Mudeford Sandbank beach (right) and Christchurch Harbour (left)
80% sand 20% shingle – 11 miles from the New Forest
Avon beach is the most popular beach of the Christchurch bay region, and is a fantastic location for your beach day.
The beach extends eastwards from Mudeford Quay, and is a beautiful sandy beach that has small patches of shingle. Avon beach has calm waters, is sheltered from any winds, and is very popular with families.
Behind the beach is a pretty beach promenade that connects Mudeford to Highcliffe castle beach, and is lined with colourful beach huts.
Avon beach is a very popular, so plan to get here early to find car parking.
The beach side promenade along Avon beach
90% sand 10% shingle – 10 miles from the New Forest
Friars Cliffs beach is the continuation of Avon beach and often considered part of it. There is more sand at Friars Cliffs beach than Avon beach, and the beach becomes much less crowded as you head further to the east.
Friars Cliffs beach is a favourite with locals as dogs are allowed on the beach all year round.
Friars Cliffs beach is another outstanding beach for a beach day trip from the New Forest. The only downside is that there is only a small car park.
There is much less development near Friars Cliffs
60% sand 40% shingle – 11miles from the New Forest
Highcliffe Castle beach is named after the neo-gothic mansion that stands atop the cliffs above the beach. The beach is a mix of sand and shingle (slightly less sand than Avon beach) and is surrounded by forested cliffs of the Steamer Point Nature Reserve.
Highcliffe Castle beach is great for children, but there is very limited car parking, so most visitors to the town of Highcliffe head to Avon beach or Highcliffe beach.
50% sand 50% shingle – 10miles from the New Forest
Highcliffe beach is a good backup option if everywhere else is too crowded or you are unable to find anywhere to park.
Highcliffe beach sits at the base of 300m high cliffs (hence the name of the town), and the beach is set between massive sea groynes. As part of the coastal defences, there are large banks of shingle, but along the shoreline there are large patches of sand
This is a low-key beach, which is suitable for children, and is always less busy than Avon beach. At the top of the cliffs is a large car park and an excellent restaurant (the Cliffhanger Café), and Highcliffe town is only a short walk away.
Insight: A visit to Highcliffe beach can be easily combined with Hoburne Naish beach (see next beach)
The eastern side of the Christchurch bay is more exposed to any winter storms and has less sand than the western side
100% sand – 10 miles from the New Forest
Warning: very small beach at high tide
Hoburne Naish beach lies at the base of the cliffs on which the Hoburne Naish campsite sits. This section of coastline has significantly eroded more than the cliffs at Highcliffe. At the base of the cliffs there is a sandy beach, but it almost disappears at high tide.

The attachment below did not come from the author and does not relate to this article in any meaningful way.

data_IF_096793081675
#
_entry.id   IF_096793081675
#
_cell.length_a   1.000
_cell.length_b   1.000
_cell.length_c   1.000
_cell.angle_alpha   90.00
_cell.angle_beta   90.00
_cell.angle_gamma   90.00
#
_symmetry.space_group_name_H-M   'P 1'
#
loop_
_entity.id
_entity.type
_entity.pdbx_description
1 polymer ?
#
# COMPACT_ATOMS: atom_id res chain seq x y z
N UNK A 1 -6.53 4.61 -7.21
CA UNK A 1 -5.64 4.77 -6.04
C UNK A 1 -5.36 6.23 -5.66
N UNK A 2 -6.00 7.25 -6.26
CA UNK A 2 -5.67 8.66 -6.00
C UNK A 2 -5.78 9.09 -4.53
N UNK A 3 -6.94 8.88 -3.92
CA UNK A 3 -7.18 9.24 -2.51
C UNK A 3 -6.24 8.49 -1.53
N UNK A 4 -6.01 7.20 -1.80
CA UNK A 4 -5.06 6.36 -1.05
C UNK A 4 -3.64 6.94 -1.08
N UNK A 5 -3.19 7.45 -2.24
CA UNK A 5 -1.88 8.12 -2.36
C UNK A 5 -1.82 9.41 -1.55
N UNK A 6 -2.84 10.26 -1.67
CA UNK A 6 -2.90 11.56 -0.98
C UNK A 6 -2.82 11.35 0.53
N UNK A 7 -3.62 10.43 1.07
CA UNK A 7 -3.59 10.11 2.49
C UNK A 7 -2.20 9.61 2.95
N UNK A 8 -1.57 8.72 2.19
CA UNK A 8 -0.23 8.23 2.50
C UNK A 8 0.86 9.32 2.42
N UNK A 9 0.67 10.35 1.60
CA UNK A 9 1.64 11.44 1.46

There is no public parking within the campsite, so the best way to visit is to park at Highcliffe beach car park.
The heavily eroded cliffs of Hoburne Naish beach, as seen from Highcliffe beach
70% sand 30% shingle – 8 miles from Brockenhurst (New Forest)
Barton-on-Sea beach refers to the 3km stretch of coastline that extends along the front of the village of Barton-on-Sea.
This is a coastline very similar to Highcliffe beach, with massive sea defences, banks of shingle, patches of sand and very high cliffs to climb.
Barton-on-Sea is an area popular with locals but barely known by tourists. If you want somewhere low-key and close to the New Forest, Barton-on-Sea is a good choice of beach.
The cliffs are very steep at Barton-on-Sea
Shingle – 9 miles from the New Forest
Milford-on-Sea is a pretty coastal town that has a large shingle beach backed by colourful beach huts. If you are happy with a shingle beach, then Milford-on-Sea is the best option.
The shingle bank extends for over 3 km to the coastal fortifications of Hurst castle, and Hurst castle makes for a fascinating day trip while in the New Forest region.
Milford-on-Sea has pretty beach huts, but the beach comprises purely of shingle
40% sand 60% shingle – 13 miles from the New Forest
Wild and tranquil is the best way to describe Lepe beach, which is set within an "Area of Outstanding Natural Beauty". The coastline is surrounded by unspoilt countryside (the Lepe Country Park), and the beach itself is a mix of sand and pebbles, with some large sandy sections.
Along the Lepe coastline are many remnants from WWII, as this was where the allied troops prepared and launched the D-Day landings from. Structures from the war include gun pillars, slipways and boat moorings. For children, there is a play park and a "sensory garden".
If you are looking for somewhere unique for a beach day, then consider Lepe.
Shingle – 14 miles from Brockenhurst (New Forest)
Calshot beach sits at the mouth of the Solent Estuary and is a long shingle bank, which is buffeted by strong winds. These constant winds make the area popular for water sports, such as windsurfing and kite surfing. If the winds or currents get too strong, there is a sheltered lagoon to the rear.
Calshot is not really suited for a day on the beach, but is an enjoyable place to partake in the water sports or to simply watch them.